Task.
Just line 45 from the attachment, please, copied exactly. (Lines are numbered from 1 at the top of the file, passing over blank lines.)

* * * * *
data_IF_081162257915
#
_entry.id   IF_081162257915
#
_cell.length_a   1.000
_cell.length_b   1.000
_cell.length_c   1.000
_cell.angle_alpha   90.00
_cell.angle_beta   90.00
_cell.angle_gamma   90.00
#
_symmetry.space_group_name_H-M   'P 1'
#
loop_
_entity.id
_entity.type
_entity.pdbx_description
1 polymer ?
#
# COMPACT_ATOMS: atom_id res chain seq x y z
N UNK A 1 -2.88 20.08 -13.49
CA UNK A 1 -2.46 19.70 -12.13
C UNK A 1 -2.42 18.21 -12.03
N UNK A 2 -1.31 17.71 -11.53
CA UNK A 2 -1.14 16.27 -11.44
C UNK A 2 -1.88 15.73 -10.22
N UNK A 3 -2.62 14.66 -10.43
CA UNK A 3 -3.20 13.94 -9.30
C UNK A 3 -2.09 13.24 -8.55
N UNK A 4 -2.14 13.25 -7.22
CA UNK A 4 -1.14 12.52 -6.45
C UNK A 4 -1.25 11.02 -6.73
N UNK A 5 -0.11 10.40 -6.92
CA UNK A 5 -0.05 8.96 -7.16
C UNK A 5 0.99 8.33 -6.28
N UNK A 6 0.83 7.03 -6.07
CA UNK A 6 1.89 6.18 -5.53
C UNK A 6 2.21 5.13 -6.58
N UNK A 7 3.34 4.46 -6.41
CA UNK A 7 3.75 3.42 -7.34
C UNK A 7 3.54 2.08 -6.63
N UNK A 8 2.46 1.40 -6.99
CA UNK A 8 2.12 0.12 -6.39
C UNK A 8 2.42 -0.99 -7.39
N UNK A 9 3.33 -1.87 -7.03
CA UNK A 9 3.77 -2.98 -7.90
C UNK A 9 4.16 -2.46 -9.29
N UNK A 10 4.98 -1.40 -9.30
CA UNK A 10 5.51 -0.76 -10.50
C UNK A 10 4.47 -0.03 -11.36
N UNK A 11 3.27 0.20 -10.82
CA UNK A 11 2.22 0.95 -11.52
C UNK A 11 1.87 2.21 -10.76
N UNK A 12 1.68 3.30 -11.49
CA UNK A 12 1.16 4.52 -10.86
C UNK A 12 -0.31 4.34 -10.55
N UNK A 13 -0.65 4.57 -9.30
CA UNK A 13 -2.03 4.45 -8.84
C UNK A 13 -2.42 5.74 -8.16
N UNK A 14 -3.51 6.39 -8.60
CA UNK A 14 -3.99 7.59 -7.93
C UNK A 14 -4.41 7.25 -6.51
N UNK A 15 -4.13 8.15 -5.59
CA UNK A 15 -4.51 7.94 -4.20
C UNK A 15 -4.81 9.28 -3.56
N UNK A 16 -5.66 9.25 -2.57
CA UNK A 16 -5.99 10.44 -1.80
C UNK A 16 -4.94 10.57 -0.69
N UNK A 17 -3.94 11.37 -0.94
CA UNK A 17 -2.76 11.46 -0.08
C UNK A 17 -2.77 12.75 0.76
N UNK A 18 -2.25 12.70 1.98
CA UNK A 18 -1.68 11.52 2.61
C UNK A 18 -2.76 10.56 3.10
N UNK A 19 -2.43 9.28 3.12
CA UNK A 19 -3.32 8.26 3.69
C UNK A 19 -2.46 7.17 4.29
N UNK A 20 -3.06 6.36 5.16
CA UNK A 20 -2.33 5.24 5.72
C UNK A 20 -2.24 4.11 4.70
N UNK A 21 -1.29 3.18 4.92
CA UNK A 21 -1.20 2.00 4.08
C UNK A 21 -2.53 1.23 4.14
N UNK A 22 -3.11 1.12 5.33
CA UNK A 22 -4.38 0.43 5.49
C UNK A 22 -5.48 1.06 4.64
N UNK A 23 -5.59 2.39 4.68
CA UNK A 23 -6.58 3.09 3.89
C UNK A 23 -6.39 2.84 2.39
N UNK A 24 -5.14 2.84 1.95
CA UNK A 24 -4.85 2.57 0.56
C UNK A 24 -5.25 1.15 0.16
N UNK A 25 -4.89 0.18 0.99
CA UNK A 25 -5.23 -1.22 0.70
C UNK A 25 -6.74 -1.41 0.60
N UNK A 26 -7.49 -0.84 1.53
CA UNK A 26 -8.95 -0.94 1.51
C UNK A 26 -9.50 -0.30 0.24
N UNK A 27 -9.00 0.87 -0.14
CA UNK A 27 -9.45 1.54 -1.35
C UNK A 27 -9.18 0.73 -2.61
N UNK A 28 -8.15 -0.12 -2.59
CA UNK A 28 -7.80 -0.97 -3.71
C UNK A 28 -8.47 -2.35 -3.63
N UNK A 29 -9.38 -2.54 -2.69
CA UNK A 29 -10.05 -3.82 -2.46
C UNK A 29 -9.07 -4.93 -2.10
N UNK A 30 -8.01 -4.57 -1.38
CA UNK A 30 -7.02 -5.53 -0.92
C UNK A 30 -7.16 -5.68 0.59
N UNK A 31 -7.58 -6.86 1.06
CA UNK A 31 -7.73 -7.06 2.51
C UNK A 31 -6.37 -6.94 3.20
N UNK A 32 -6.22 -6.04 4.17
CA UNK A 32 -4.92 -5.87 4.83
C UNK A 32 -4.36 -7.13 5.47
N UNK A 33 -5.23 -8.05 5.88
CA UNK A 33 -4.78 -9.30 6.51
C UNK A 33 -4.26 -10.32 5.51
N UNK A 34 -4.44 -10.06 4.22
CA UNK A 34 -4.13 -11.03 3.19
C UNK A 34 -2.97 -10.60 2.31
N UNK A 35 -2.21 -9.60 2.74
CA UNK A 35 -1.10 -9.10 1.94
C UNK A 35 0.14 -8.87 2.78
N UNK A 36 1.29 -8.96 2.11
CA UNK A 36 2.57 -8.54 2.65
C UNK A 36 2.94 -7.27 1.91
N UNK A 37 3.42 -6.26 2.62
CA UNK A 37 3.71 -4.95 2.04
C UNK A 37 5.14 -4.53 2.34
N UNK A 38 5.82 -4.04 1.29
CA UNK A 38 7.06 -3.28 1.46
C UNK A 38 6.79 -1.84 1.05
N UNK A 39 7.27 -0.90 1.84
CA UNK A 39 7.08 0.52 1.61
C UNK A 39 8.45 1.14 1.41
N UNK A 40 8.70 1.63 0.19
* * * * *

N UNK A 9 3.33 -1.87 -7.03